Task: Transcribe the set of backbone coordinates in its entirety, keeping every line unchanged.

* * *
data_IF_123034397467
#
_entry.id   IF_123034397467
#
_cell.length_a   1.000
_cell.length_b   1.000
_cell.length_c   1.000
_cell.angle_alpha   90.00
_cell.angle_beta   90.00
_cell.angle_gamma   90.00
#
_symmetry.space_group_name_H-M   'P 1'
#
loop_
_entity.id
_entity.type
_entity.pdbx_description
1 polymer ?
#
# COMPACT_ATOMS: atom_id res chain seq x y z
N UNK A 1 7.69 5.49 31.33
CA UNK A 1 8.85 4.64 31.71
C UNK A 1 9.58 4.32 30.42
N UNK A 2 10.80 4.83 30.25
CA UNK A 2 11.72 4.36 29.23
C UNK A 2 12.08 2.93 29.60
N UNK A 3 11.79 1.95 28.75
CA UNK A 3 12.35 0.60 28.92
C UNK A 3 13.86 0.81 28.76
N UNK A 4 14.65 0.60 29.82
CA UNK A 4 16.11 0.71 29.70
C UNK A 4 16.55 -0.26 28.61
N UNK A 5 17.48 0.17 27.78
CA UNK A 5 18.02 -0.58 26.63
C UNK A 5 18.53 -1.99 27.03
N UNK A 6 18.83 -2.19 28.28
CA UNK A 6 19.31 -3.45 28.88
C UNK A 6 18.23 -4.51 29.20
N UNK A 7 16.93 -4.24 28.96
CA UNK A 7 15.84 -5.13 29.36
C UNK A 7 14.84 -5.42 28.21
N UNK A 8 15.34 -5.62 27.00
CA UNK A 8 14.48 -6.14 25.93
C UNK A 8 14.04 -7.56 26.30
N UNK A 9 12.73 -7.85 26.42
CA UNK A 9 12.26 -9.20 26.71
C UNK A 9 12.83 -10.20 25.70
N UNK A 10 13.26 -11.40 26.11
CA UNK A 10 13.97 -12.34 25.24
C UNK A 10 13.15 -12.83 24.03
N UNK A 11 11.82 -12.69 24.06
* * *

data_IF_123034397467
#
_entry.id   IF_123034397467
#
_cell.length_a   1.000
_cell.length_b   1.000
_cell.length_c   1.000
_cell.angle_alpha   90.00
_cell.angle_beta   90.00
_cell.angle_gamma   90.00
#
_symmetry.space_group_name_H-M   'P 1'
#
loop_
_entity.id
_entity.type
_entity.pdbx_description
1 polymer ?
#
# COMPACT_ATOMS: atom_id res chain seq x y z
N UNK A 1 7.69 5.49 31.33
CA UNK A 1 8.85 4.64 31.71
C UNK A 1 9.58 4.32 30.42
N UNK A 2 10.80 4.83 30.25
CA UNK A 2 11.72 4.36 29.23
C UNK A 2 12.08 2.93 29.60
N UNK A 3 11.79 1.95 28.75
CA UNK A 3 12.35 0.60 28.92
C UNK A 3 13.86 0.81 28.76
N UNK A 4 14.65 0.60 29.82
CA UNK A 4 16.11 0.71 29.70
C UNK A 4 16.55 -0.26 28.61
N UNK A 5 17.48 0.17 27.78
CA UNK A 5 18.02 -0.58 26.63
C UNK A 5 18.53 -1.99 27.03
N UNK A 6 18.83 -2.19 28.28
CA UNK A 6 19.31 -3.45 28.88
C UNK A 6 18.23 -4.51 29.20
N UNK A 7 16.93 -4.24 28.96
CA UNK A 7 15.84 -5.13 29.36
C UNK A 7 14.84 -5.42 28.21
N UNK A 8 15.34 -5.62 27.00
CA UNK A 8 14.48 -6.14 25.93
C UNK A 8 14.04 -7.56 26.30
N UNK A 9 12.73 -7.85 26.42
CA UNK A 9 12.26 -9.20 26.71
C UNK A 9 12.83 -10.20 25.70
N UNK A 10 13.26 -11.40 26.11
CA UNK A 10 13.97 -12.34 25.24
C UNK A 10 13.15 -12.83 24.03
N UNK A 11 11.82 -12.69 24.06